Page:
The Indian government has softened its stand on making airbags mandatory in cars. This comes at a time when the administration has taken a comprehensive view of the practicality of the plan.
Mr Anant Geete, minister for heavy industries and public enterprises, apprised the Lok Sabha that the government, as of now, has no plans to make airbags mandatory in cars. "At present, the government does not have any proposal to mandate provision of airbags in every passenger car," Mr Geete was quoted as saying in the Lower House. He also informed the House that rules have been amended for automobiles to enhance occupant safety, especially during front collisions. ET Auto reports that the amendments will be applicable from 1 October 2017 for all new models and from 1 October 2019 for other existing models.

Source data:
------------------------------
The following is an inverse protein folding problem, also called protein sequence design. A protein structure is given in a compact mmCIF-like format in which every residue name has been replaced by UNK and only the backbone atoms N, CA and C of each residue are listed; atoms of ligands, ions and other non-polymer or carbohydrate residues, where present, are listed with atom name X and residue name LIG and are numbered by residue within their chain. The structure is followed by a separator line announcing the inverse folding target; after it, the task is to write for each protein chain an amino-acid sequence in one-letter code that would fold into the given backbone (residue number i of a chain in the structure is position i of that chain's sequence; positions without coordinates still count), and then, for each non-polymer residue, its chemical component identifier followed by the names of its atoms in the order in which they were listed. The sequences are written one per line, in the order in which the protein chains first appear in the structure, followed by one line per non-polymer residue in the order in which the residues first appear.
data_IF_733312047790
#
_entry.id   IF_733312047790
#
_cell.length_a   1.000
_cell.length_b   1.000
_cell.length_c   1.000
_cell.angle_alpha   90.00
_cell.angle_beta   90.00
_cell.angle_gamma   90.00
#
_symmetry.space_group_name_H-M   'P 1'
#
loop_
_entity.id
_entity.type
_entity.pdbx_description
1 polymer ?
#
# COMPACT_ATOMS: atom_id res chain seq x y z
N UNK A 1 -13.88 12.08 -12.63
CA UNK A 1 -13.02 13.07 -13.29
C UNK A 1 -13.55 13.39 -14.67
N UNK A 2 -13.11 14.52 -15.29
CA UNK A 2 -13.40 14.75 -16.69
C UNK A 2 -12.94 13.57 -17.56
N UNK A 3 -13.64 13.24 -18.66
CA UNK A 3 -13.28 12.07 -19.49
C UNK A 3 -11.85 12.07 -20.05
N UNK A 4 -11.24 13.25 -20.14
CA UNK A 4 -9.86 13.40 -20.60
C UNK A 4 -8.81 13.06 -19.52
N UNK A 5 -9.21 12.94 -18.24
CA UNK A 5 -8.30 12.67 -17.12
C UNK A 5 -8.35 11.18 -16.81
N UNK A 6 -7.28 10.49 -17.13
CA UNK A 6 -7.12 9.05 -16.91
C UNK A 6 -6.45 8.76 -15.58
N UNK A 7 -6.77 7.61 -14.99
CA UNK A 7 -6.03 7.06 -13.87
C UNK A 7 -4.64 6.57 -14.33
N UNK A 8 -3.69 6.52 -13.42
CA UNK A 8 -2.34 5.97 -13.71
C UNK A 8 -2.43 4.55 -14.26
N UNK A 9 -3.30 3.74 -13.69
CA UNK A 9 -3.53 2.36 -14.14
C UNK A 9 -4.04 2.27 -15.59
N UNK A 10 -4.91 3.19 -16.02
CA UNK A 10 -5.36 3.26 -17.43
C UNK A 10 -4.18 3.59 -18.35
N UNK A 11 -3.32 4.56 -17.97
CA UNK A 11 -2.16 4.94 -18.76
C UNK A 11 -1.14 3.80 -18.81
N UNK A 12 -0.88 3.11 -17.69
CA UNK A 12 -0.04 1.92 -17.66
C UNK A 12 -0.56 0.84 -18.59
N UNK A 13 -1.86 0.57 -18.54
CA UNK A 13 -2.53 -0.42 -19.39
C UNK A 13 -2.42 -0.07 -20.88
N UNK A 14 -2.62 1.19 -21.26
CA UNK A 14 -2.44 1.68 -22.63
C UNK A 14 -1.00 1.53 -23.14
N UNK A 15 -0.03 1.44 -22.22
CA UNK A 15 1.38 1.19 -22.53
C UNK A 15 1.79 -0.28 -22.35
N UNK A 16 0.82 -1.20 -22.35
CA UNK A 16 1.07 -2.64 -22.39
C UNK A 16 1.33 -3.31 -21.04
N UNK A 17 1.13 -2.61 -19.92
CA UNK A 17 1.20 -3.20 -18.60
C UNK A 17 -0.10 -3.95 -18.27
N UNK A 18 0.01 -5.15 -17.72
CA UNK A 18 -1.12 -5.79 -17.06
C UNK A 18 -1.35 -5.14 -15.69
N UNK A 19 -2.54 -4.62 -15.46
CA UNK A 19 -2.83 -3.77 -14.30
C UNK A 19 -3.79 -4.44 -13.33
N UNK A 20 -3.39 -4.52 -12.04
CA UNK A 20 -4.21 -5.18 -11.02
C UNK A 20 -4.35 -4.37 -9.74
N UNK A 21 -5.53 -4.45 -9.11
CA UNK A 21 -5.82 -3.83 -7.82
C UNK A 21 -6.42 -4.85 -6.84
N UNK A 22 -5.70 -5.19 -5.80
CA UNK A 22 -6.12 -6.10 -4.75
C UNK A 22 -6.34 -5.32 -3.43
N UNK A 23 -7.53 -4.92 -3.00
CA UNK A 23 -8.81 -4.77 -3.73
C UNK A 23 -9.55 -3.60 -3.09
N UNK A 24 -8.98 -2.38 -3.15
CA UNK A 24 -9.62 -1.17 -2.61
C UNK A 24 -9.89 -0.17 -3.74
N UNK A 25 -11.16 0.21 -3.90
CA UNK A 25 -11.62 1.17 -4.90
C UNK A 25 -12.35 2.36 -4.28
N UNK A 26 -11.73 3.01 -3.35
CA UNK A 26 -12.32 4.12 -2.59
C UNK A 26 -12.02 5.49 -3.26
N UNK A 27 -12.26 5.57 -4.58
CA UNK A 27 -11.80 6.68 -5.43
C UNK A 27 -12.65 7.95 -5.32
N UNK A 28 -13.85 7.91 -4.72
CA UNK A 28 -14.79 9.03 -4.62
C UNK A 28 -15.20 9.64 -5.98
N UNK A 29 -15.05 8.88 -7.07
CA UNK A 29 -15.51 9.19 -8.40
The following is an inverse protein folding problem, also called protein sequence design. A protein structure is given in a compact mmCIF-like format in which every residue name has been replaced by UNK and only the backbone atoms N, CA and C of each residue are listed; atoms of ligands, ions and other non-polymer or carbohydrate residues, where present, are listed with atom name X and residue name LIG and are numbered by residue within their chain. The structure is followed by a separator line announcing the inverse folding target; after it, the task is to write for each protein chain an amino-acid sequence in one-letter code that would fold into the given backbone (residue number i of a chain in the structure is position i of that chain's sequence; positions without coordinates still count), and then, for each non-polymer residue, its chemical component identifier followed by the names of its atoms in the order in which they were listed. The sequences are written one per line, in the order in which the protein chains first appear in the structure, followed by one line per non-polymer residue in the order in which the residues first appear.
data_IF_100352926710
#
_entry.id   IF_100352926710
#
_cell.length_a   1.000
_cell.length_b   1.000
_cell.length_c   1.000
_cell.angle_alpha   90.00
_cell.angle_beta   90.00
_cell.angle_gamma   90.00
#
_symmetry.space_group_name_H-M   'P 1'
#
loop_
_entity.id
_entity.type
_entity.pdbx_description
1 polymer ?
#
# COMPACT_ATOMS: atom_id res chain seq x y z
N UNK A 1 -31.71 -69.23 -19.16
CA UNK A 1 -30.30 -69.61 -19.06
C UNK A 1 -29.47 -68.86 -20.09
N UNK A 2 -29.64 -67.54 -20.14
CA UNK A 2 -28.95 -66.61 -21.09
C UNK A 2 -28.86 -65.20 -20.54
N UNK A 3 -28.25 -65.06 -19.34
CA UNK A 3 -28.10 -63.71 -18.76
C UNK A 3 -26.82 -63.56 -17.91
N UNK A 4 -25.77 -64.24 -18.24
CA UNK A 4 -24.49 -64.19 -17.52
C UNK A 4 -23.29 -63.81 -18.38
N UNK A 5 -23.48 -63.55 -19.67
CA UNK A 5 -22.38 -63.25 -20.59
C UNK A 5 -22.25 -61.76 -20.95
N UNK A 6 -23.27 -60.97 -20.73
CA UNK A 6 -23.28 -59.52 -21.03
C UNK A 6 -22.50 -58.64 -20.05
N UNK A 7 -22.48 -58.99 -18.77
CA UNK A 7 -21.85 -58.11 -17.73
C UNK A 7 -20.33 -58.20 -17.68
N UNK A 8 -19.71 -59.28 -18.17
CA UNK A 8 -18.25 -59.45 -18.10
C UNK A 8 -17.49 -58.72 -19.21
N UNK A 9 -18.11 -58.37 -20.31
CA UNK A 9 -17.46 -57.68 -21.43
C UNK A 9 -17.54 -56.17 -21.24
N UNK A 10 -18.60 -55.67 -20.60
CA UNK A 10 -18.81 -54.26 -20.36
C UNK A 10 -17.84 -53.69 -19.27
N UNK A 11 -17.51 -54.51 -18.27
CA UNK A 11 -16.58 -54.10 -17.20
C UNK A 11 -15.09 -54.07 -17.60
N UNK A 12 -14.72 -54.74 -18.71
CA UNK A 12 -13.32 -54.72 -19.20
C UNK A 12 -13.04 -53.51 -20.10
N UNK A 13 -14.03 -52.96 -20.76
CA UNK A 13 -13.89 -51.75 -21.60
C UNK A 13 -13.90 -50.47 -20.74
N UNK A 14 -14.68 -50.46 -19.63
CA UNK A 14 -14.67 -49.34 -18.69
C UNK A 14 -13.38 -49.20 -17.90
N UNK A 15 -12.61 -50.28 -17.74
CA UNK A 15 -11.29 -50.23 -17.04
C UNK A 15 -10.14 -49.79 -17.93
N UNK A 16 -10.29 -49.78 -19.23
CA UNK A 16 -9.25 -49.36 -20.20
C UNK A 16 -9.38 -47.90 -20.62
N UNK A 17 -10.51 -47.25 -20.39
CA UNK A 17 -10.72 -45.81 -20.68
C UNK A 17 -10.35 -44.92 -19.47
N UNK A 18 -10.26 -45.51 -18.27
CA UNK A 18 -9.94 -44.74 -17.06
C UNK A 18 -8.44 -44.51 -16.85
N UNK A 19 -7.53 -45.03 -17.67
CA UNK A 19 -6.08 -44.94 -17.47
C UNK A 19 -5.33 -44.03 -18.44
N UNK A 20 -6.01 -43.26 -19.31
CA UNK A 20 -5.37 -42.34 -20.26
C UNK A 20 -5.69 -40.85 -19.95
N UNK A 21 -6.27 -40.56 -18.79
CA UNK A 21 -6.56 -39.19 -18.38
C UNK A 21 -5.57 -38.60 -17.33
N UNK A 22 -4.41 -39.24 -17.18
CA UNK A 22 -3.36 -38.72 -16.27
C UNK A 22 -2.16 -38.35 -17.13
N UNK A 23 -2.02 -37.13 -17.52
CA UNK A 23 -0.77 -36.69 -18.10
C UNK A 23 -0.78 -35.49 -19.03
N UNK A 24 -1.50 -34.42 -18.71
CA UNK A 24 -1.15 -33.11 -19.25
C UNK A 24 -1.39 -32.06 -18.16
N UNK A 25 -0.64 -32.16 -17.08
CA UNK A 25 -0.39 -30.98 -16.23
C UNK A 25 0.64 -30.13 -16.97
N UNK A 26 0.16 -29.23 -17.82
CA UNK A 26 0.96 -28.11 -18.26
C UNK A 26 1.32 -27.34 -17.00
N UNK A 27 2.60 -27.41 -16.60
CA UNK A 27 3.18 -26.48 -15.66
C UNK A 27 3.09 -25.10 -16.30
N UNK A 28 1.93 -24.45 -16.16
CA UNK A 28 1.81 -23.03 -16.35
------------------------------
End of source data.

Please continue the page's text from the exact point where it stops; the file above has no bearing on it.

Mr Geete said that safety measures are being implemented at a gradual pace. He added, "Some other measures have already been taken up step by step to ensure the safety of occupants of cars. The seat belt regulation and the seat belt anchorage regulation has already been made mandatory with effect from April 2005."
Industrial experts say that governments all over the world generally do not make the implementation of automotive technology mandatory in cars. It is mostly left to the automakers to take the initiative. Since the amendments that enhance safety during front collisions cannot be implemented in all present cars, installation of airbags is seen as a viable solution.
Previously the government was of the view that safety is a non-negotiable aspect of the car and thus, they should be equipped with airbags. This sentiment was echoed by various carmakers which started offering optional airbags even in the base variants of their cars.